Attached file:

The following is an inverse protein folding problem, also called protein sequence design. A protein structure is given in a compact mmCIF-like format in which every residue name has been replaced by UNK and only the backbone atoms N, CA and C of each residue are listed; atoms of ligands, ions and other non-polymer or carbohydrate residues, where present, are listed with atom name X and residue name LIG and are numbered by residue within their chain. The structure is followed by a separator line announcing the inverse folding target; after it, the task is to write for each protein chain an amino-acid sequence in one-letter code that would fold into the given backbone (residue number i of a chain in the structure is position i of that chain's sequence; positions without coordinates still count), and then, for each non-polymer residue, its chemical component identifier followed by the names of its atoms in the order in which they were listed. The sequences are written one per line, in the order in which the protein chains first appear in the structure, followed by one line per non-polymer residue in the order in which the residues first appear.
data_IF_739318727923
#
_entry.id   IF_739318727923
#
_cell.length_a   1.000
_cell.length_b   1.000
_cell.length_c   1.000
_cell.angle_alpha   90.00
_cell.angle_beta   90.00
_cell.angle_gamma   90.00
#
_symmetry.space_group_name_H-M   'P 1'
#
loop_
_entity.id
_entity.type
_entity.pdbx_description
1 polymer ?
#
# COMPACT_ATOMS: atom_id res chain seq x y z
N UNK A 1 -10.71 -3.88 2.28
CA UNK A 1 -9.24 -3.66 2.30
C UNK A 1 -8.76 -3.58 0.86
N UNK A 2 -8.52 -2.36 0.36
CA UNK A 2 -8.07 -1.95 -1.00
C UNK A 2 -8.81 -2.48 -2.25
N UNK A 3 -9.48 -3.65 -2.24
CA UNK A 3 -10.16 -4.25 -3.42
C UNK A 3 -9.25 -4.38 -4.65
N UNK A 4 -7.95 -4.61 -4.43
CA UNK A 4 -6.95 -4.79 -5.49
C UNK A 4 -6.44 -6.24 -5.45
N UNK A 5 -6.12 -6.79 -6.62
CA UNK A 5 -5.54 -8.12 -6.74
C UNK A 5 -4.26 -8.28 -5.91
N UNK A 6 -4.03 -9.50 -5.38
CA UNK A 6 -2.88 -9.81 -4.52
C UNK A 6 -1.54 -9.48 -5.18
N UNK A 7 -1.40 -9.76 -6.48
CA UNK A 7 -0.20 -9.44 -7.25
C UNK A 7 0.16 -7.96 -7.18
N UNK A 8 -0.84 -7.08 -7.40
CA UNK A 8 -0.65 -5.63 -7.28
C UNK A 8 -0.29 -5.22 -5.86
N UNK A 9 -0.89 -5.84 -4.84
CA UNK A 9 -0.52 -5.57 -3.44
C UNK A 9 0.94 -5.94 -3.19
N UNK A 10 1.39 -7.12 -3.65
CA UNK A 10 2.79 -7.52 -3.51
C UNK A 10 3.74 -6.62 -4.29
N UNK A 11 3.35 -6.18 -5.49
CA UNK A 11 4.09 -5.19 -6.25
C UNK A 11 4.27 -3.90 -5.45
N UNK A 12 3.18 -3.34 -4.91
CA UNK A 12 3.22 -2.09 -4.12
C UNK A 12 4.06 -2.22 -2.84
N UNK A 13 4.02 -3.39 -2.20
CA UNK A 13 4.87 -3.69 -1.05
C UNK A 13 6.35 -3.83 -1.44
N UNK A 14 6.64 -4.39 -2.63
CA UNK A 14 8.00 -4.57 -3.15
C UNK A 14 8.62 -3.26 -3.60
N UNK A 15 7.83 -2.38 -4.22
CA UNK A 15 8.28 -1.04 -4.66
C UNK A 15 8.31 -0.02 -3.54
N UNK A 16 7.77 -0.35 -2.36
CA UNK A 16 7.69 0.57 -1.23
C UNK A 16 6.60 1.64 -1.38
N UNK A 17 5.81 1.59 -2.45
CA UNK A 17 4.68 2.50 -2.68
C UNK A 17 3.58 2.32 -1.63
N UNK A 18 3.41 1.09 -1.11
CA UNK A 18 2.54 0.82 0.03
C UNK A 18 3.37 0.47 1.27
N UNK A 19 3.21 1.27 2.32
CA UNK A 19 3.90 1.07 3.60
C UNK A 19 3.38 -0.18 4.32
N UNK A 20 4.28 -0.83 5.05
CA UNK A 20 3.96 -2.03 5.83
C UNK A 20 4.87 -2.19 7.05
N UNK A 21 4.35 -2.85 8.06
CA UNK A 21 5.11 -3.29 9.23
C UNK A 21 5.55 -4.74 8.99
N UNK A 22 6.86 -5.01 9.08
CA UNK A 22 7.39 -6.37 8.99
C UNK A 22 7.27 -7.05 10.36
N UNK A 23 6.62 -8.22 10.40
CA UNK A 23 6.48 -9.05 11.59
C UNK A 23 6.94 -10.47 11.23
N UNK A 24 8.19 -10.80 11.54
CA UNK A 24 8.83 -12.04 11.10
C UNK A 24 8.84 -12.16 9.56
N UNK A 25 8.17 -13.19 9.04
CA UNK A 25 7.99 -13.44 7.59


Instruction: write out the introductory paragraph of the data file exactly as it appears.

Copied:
The following is an inverse protein folding problem, also called protein sequence design. A protein structure is given in a compact mmCIF-like format in which every residue name has been replaced by UNK and only the backbone atoms N, CA and C of each residue are listed; atoms of ligands, ions and other non-polymer or carbohydrate residues, where present, are listed with atom name X and residue name LIG and are numbered by residue within their chain. The structure is followed by a separator line announcing the inverse folding target; after it, the task is to write for each protein chain an amino-acid sequence in one-letter code that would fold into the given backbone (residue number i of a chain in the structure is position i of that chain's sequence; positions without coordinates still count), and then, for each non-polymer residue, its chemical component identifier followed by the names of its atoms in the order in which they were listed. The sequences are written one per line, in the order in which the protein chains first appear in the structure, followed by one line per non-polymer residue in the order in which the residues first appear.